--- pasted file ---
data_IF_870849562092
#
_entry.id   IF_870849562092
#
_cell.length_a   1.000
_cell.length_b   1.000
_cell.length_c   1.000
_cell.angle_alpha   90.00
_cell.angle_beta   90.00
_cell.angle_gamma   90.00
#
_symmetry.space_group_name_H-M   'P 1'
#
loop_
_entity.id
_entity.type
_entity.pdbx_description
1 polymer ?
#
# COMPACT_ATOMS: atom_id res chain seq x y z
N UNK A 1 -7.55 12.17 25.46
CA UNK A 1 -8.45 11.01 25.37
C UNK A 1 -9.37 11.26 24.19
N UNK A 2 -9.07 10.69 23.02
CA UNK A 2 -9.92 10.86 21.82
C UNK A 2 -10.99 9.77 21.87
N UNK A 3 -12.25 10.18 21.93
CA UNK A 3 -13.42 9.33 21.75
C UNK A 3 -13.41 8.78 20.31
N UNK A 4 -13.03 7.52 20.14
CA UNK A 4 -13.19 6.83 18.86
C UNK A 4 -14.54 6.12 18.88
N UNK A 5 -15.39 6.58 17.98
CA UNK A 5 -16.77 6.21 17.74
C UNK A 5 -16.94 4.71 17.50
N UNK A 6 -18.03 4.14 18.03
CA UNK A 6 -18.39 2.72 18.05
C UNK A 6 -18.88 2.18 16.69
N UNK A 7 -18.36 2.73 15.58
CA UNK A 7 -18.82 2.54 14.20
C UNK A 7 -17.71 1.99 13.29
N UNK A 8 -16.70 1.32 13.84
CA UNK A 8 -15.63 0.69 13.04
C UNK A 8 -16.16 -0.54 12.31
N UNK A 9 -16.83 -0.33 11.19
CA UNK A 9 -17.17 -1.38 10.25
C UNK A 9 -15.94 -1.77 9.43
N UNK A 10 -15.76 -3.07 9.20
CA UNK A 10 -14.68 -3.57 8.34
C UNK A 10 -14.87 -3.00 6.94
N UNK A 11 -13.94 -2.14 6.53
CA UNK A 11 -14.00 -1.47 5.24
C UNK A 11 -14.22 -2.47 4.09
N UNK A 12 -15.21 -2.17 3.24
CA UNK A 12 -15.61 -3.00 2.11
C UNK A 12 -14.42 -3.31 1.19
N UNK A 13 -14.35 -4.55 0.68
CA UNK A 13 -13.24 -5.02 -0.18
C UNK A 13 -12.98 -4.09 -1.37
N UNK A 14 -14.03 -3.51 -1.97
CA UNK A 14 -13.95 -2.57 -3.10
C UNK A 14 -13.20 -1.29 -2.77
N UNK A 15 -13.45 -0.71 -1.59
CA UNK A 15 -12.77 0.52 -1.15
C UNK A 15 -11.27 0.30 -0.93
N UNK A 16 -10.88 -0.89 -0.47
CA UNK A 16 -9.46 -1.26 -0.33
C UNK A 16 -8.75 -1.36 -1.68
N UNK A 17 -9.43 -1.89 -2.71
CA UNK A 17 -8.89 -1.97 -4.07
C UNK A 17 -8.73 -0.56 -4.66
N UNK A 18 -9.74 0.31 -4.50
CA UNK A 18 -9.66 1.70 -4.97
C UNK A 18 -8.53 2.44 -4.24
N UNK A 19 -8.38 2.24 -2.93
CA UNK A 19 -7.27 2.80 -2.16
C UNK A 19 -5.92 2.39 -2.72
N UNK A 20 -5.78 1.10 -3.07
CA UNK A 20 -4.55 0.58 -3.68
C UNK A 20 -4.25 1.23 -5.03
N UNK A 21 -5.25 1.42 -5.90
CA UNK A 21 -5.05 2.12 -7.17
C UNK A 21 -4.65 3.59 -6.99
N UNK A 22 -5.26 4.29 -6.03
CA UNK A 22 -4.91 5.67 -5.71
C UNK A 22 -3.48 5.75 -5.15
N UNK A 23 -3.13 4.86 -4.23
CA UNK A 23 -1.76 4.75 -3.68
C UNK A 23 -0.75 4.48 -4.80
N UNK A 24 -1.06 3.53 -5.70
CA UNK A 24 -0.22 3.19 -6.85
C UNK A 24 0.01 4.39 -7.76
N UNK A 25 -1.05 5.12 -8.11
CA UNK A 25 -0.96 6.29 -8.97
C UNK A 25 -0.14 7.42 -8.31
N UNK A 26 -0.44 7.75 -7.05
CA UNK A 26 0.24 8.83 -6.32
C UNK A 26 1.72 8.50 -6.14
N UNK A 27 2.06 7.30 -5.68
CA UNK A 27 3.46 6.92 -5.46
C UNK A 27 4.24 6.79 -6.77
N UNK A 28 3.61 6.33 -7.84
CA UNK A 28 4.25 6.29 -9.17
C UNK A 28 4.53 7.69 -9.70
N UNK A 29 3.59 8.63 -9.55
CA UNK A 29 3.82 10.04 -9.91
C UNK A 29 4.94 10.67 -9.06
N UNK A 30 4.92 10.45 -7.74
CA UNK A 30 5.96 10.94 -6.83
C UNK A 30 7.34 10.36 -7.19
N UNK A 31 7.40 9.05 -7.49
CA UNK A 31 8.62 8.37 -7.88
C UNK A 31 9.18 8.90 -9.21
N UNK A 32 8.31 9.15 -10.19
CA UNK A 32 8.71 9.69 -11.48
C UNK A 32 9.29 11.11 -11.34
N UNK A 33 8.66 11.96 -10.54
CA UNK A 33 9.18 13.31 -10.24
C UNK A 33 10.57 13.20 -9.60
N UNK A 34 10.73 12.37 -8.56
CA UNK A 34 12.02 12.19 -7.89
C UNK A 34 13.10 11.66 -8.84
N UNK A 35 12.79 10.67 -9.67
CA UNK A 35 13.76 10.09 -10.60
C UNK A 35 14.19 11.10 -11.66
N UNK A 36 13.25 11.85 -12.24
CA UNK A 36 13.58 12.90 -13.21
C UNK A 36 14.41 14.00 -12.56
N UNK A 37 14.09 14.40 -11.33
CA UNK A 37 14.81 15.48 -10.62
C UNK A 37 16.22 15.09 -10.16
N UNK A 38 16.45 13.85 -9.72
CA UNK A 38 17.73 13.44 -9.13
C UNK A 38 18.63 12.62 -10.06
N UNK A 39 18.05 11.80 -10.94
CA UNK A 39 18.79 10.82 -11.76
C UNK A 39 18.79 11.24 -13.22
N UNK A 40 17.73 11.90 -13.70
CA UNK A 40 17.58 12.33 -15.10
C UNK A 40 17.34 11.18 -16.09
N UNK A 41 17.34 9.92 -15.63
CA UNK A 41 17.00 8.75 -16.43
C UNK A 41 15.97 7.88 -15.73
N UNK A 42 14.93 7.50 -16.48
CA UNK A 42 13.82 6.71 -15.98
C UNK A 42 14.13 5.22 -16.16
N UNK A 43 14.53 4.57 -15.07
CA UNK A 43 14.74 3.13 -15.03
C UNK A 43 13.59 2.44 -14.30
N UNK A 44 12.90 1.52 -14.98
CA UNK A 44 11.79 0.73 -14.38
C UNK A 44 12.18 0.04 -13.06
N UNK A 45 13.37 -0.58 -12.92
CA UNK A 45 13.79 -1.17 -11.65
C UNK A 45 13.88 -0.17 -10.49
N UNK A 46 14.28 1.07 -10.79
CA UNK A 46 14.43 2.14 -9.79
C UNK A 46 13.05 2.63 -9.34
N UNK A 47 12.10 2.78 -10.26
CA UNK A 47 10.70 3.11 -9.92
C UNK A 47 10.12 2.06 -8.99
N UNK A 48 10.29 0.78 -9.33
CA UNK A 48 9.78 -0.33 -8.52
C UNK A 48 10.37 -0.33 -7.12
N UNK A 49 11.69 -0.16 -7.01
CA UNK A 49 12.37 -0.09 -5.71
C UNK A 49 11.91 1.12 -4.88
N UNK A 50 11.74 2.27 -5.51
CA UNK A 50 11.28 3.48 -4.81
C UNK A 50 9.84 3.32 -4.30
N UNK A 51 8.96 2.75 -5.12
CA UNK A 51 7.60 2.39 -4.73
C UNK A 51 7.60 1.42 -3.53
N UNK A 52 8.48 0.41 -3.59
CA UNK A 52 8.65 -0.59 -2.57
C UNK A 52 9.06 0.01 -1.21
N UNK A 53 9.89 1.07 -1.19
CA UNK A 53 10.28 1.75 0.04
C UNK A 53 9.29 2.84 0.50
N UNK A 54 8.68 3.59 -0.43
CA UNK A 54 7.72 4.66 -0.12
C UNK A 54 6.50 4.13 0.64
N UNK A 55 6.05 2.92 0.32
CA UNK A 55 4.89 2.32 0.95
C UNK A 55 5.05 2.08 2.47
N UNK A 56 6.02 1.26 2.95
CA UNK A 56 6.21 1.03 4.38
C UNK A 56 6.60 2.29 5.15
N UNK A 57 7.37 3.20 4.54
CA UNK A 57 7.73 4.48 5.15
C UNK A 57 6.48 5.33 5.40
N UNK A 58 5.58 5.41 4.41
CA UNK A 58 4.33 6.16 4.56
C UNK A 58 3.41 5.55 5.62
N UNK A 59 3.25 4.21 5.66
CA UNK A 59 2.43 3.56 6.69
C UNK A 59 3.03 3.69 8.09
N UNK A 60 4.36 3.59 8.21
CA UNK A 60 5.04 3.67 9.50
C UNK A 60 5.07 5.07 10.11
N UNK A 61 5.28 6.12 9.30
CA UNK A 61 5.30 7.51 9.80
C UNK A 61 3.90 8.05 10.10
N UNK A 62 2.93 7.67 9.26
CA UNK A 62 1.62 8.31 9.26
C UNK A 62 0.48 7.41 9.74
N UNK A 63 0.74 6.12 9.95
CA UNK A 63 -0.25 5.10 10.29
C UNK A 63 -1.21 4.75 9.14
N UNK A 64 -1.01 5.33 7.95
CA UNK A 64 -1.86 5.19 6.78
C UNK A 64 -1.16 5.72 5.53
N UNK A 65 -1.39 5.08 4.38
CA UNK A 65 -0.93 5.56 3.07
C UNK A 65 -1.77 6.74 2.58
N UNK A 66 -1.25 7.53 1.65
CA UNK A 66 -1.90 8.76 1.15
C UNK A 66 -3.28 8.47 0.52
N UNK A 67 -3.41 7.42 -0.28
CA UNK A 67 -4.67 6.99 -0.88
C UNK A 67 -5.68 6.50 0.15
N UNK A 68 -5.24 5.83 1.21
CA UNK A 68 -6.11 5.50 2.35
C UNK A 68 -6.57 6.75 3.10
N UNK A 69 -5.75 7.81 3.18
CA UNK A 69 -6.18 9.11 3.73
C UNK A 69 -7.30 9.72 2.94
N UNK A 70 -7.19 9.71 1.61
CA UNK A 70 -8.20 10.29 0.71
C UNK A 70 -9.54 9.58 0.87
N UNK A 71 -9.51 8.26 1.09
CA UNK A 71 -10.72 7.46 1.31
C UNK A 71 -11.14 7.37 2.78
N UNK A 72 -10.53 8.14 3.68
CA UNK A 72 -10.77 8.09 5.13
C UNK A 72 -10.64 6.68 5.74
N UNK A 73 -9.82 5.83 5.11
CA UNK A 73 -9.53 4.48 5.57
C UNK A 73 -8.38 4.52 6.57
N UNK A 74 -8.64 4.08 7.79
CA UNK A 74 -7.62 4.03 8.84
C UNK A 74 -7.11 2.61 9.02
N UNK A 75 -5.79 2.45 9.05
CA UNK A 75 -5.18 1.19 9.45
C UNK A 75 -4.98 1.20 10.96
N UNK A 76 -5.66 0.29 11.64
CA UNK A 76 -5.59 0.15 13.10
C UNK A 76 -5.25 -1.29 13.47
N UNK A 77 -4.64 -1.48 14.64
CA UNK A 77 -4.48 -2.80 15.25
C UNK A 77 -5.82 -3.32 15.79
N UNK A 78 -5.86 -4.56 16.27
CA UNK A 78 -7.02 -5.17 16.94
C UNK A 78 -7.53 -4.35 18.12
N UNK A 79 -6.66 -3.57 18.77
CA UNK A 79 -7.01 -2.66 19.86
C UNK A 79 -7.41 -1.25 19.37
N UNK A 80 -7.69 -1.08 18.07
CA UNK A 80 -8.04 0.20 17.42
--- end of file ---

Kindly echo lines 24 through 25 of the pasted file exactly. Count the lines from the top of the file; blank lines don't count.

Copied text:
N UNK A 2 -9.07 10.69 23.02
CA UNK A 2 -9.92 10.86 21.82